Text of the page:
Legislation needed after Colo. shootings [UPDATED]Published 7:28am Monday, July 30, 2012 Updated 12:34pm Monday, July 30, 2012
In the name of public safety, Congress can and should enact some form of legislation to protect Americans from mass killings.
This can be accomplished, at least in part, without an all-out ban on sales of assault weapons.
I’m in agreement with Star Tribune letter to the editor writer Jeff Heimer of Blaine who says that we need to do more to protect Americans from people bent on mass killing.
Many hunters like me also agree.
“When psychotic people, intent on killing as many people as possible, can buy unlimited ammunition, riot gear, assault weapons and bomb material with a simple driver’s license, a 30-minute background check (as in Colorado) and free shipping through the Internet, I have to question anyone who doesn’t support fair, equitable, common-sense decisions limiting how and what can be purchased,” said Heimer.
He says that limiting purchases and monitoring through a database may never be perfect, but it certainly could reduce the carnage we witness over and over in this country.
“After 9/11, it became much tougher to fly, with new bans and restrictions on what you could bring onto any commercial airliner, all in the name of safety, protecting us from people bent on mass killing,” said Heimer.
“The rules may not be perfect, but they seem to work very well.”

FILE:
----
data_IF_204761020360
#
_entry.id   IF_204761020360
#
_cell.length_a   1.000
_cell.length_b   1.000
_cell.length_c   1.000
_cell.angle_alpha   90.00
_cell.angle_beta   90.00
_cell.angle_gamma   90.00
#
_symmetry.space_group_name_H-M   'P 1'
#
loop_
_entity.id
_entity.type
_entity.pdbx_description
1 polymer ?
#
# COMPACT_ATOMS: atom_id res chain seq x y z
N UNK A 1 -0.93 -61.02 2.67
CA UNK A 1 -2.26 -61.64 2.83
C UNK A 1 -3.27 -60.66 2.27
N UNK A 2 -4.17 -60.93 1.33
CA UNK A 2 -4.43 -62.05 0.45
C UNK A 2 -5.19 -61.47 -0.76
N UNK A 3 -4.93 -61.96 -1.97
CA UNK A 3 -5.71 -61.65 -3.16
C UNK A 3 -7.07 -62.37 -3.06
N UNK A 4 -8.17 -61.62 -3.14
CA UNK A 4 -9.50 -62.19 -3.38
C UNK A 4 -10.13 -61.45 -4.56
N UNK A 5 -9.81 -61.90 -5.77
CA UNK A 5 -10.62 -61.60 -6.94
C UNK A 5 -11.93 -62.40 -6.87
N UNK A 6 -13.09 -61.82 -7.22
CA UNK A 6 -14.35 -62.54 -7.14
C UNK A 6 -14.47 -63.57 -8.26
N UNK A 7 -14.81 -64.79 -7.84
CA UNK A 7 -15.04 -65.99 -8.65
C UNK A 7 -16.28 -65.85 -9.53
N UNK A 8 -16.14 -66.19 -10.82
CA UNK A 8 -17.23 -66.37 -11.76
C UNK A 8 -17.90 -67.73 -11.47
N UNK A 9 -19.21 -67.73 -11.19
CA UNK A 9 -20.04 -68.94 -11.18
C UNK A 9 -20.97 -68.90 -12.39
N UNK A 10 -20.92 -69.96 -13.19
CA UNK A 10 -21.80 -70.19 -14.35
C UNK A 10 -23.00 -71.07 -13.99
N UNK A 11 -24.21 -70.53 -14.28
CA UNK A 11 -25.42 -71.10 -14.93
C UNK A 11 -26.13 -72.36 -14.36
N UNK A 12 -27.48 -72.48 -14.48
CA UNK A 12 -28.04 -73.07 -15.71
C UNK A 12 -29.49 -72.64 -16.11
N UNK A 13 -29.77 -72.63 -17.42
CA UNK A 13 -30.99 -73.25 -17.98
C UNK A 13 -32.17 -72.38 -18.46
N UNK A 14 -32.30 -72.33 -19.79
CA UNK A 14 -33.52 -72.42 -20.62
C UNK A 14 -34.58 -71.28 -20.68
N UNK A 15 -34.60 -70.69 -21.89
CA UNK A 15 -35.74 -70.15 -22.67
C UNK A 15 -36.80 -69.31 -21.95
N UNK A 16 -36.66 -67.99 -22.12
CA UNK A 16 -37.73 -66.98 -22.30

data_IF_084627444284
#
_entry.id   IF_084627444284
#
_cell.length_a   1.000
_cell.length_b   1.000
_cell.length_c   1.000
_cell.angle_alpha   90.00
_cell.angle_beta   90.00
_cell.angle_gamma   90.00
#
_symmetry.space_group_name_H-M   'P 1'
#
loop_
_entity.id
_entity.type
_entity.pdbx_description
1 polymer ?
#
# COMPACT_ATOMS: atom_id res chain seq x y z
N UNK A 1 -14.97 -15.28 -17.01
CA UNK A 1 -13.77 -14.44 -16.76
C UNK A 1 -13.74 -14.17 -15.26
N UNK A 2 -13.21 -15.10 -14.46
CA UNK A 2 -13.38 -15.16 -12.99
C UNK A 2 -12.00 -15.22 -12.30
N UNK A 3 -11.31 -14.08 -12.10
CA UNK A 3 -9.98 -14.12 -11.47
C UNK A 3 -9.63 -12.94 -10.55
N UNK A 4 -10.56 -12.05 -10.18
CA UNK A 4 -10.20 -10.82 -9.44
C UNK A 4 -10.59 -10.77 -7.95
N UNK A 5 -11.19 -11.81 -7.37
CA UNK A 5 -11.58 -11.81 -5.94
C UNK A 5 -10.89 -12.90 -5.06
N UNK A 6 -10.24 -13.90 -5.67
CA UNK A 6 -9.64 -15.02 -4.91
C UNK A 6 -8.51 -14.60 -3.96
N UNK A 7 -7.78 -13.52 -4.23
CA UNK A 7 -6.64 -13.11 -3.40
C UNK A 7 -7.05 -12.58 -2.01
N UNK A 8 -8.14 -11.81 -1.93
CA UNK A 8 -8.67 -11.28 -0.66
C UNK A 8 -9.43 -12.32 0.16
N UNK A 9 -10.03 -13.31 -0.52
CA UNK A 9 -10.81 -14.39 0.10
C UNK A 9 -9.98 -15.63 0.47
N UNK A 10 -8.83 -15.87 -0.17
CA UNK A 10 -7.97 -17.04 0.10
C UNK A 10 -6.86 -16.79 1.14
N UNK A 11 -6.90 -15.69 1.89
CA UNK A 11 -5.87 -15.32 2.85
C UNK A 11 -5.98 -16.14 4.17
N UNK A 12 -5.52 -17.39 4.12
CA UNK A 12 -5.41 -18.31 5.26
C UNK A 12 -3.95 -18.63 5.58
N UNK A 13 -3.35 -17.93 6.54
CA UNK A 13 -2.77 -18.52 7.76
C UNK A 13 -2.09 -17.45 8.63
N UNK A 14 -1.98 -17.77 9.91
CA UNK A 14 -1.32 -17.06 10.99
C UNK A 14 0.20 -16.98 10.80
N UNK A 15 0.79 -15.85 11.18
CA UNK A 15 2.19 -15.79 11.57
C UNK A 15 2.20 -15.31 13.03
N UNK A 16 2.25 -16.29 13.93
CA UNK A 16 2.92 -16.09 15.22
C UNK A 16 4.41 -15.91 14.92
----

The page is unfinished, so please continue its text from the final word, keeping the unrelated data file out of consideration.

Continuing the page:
When the manufacturing of methamphetamine spiraled out of control, limits and actual databases were created to block the staggering amount of head-cold products being used to make meth.
“Not perfect,” said Heimer, “but it’s working pretty well, according to recent methamphetamine statistics.”
Lastly, in his letter to the editor, he points to our recent past when drunken driving became an epidemic in this country.
“We cracked down and made the penalties (for drunken driving) much harsher,” said Heimer. “Not perfect by any means, but much better than it was.”
As for Congressional action following the recent Colorado killings, I’d say there’s a better chance of Roger Maris entering the Baseball Hall of Fame.
Recognition for the Fargo native enshrined in Cooperstown is highly unlikely.
It should be noted that Mitt Romney, as Massachusetts governor in 2004, signed legislation banning assault-style weapons.
The legislation Romney signed into law in 2004 was passed by Massachusetts lawmakers to ban assault-style semiautomatic weapons.
This came about as a federal prohibition was about to expire. Congress hasn’t renewed that ban.
Republicans and Democrats alike, on Capitol Hill, have no desire to talk about more gun control, especially in an election year.
You often hear the words that guns don’t kill, people do.
“That may be true, but guns make killing people much easier,” said a deer hunter during a talk show on Monday, July 23.
If the Colorado suspect had bought the assault rifle in California, it would have come with a bullet button which slows down the time it takes to re-load.
California’s limit on a magazine is 10 bullets.
Four other states also have limitations on the use of assault rifles.
New York Mayor Michael Bloomberg, a billionaire who has no fear of the National Rifle Association (NRA), heads a group called Mayors Against Illegal Guns.
They advocate stricter rules on gun sales and ownership.
“No other developed country in the world has remotely the problem we have,” said Bloomberg.
“We have more guns than people in this country.”
Most Americans, however, do not believe that tougher gun laws would be the solution.
Gallup polls over the last two decades show the percentage of Americans who favor making gun control laws more strict fell from 78 percent in 1990 to 44 percent in 2010.
Doing nothing, in the wake of the shootings in Colorado, should not be an option for the U.S. Congress.